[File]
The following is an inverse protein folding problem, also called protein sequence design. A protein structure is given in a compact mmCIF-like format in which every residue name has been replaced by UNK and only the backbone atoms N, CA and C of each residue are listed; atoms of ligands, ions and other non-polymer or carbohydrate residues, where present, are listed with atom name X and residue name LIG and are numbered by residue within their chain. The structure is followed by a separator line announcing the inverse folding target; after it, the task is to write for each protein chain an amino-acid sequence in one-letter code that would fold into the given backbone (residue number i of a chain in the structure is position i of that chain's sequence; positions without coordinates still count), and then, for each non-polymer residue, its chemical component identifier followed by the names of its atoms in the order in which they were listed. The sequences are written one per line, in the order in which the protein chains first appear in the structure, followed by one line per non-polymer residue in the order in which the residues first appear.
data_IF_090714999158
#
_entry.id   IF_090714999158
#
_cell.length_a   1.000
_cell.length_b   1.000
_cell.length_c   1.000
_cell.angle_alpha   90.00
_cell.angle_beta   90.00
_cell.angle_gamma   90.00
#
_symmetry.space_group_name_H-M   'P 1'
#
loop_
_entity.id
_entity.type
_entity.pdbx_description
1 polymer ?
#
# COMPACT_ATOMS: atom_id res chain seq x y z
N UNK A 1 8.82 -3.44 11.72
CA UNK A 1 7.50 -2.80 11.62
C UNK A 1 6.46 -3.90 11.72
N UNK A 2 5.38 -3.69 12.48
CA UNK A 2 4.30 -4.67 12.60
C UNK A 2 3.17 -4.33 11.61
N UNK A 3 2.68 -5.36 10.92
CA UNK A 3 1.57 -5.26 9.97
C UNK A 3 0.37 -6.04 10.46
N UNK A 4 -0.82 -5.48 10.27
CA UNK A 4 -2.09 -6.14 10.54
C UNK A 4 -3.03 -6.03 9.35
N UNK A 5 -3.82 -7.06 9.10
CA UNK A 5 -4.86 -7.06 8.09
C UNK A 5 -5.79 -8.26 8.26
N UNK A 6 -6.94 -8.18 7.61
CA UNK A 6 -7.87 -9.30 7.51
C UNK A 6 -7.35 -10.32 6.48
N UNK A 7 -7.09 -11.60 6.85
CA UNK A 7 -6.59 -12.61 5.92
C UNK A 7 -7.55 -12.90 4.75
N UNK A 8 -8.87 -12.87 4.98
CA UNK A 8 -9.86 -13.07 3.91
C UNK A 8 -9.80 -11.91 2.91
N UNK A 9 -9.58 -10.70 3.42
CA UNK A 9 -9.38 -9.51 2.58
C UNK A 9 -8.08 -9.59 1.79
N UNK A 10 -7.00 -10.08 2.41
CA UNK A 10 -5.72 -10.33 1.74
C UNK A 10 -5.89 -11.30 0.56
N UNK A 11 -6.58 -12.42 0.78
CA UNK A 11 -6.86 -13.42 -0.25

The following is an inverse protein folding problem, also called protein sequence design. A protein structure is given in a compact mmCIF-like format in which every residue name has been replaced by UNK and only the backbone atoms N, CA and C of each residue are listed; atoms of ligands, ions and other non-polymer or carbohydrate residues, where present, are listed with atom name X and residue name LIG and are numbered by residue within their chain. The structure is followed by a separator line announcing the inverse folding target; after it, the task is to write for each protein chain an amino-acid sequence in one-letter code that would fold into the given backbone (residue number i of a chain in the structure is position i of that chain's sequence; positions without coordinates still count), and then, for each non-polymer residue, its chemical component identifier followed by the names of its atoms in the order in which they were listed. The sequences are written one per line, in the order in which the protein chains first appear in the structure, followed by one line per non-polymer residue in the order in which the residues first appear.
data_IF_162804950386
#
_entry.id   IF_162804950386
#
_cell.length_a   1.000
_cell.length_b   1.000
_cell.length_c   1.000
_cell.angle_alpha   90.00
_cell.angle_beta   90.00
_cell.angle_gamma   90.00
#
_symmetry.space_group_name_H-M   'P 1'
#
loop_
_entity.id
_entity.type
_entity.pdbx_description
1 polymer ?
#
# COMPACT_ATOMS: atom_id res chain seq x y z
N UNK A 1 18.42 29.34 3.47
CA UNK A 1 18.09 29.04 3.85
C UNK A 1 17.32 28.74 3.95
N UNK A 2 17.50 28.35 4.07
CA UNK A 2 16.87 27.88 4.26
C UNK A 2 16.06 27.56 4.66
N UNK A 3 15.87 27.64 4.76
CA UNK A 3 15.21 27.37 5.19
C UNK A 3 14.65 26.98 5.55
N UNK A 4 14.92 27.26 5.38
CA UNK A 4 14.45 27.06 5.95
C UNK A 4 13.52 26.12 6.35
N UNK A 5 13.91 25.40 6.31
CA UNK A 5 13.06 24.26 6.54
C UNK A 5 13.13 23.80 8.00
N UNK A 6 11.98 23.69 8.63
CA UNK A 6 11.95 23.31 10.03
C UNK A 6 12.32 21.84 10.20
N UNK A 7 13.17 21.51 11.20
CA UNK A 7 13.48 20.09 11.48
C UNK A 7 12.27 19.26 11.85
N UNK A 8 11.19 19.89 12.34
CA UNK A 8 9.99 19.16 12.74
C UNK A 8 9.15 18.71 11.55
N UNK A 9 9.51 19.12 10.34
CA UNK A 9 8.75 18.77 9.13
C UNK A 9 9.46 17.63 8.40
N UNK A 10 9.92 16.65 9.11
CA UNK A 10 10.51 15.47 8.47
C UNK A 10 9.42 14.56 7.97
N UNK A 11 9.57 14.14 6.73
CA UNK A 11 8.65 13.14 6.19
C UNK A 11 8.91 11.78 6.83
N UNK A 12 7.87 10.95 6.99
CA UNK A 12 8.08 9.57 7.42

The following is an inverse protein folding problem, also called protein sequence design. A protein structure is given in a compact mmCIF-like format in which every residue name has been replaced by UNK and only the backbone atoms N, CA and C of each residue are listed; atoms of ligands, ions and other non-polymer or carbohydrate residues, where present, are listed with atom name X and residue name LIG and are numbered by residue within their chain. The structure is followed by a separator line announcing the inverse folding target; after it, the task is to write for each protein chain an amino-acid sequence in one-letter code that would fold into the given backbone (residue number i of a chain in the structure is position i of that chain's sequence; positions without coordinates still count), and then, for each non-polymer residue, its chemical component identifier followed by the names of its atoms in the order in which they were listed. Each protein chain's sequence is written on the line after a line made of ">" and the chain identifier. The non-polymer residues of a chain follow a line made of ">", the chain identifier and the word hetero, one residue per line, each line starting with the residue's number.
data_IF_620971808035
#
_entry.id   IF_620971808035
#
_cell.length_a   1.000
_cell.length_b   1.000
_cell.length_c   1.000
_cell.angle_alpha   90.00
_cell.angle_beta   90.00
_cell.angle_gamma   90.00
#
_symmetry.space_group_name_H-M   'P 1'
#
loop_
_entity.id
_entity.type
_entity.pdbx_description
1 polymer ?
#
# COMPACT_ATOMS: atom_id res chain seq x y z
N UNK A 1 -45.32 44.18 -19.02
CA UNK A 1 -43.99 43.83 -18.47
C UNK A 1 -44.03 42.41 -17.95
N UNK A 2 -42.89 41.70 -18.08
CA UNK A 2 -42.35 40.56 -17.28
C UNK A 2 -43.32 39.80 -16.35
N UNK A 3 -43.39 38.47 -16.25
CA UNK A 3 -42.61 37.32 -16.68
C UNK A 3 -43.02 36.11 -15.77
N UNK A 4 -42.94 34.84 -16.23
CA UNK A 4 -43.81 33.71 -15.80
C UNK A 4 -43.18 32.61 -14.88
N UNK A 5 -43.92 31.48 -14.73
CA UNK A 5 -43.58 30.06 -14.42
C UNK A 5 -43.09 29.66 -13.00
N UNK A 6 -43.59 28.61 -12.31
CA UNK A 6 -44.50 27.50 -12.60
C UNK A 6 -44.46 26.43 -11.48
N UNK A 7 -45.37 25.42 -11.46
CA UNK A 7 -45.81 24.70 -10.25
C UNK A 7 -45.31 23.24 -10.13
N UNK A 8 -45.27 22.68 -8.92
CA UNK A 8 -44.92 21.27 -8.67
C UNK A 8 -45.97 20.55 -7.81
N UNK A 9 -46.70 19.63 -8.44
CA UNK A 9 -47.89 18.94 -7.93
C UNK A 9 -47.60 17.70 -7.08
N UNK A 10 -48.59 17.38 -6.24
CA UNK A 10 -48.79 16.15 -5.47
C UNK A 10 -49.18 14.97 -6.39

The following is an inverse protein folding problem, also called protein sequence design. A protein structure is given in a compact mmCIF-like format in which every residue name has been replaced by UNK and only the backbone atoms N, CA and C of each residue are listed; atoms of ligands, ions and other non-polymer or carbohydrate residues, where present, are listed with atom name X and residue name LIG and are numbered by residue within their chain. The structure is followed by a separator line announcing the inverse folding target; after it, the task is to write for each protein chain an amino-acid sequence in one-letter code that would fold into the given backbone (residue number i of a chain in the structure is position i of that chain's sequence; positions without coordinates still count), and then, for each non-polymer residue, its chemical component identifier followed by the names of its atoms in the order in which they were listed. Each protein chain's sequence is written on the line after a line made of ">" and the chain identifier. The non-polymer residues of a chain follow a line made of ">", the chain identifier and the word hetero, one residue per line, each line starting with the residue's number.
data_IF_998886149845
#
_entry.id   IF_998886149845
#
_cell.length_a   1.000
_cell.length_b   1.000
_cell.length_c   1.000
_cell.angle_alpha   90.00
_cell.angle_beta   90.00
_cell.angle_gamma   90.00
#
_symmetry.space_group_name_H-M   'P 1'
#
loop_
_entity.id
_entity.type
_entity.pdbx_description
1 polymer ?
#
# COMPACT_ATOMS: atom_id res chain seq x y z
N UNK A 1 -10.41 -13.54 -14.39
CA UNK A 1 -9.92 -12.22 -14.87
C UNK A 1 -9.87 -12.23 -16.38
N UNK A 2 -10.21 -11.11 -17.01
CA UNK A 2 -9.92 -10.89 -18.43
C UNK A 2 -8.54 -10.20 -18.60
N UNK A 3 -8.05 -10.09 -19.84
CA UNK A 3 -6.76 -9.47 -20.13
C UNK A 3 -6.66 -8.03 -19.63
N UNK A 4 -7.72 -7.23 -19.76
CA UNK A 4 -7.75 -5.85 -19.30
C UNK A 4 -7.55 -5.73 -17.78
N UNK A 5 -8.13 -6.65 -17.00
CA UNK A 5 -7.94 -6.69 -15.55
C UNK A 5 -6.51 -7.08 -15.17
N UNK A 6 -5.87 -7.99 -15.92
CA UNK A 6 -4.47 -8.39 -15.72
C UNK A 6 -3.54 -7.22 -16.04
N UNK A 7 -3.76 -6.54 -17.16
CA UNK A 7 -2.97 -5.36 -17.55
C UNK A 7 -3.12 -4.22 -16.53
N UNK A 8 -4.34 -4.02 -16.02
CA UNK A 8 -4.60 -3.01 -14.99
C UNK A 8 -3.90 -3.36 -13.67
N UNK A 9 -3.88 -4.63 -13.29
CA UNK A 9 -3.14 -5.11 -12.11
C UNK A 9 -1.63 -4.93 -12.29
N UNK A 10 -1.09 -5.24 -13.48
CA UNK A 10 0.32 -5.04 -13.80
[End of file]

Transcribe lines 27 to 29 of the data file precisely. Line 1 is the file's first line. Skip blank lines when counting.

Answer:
C UNK A 2 3.17 -4.33 11.61
N UNK A 3 2.68 -5.36 10.92
CA UNK A 3 1.57 -5.26 9.97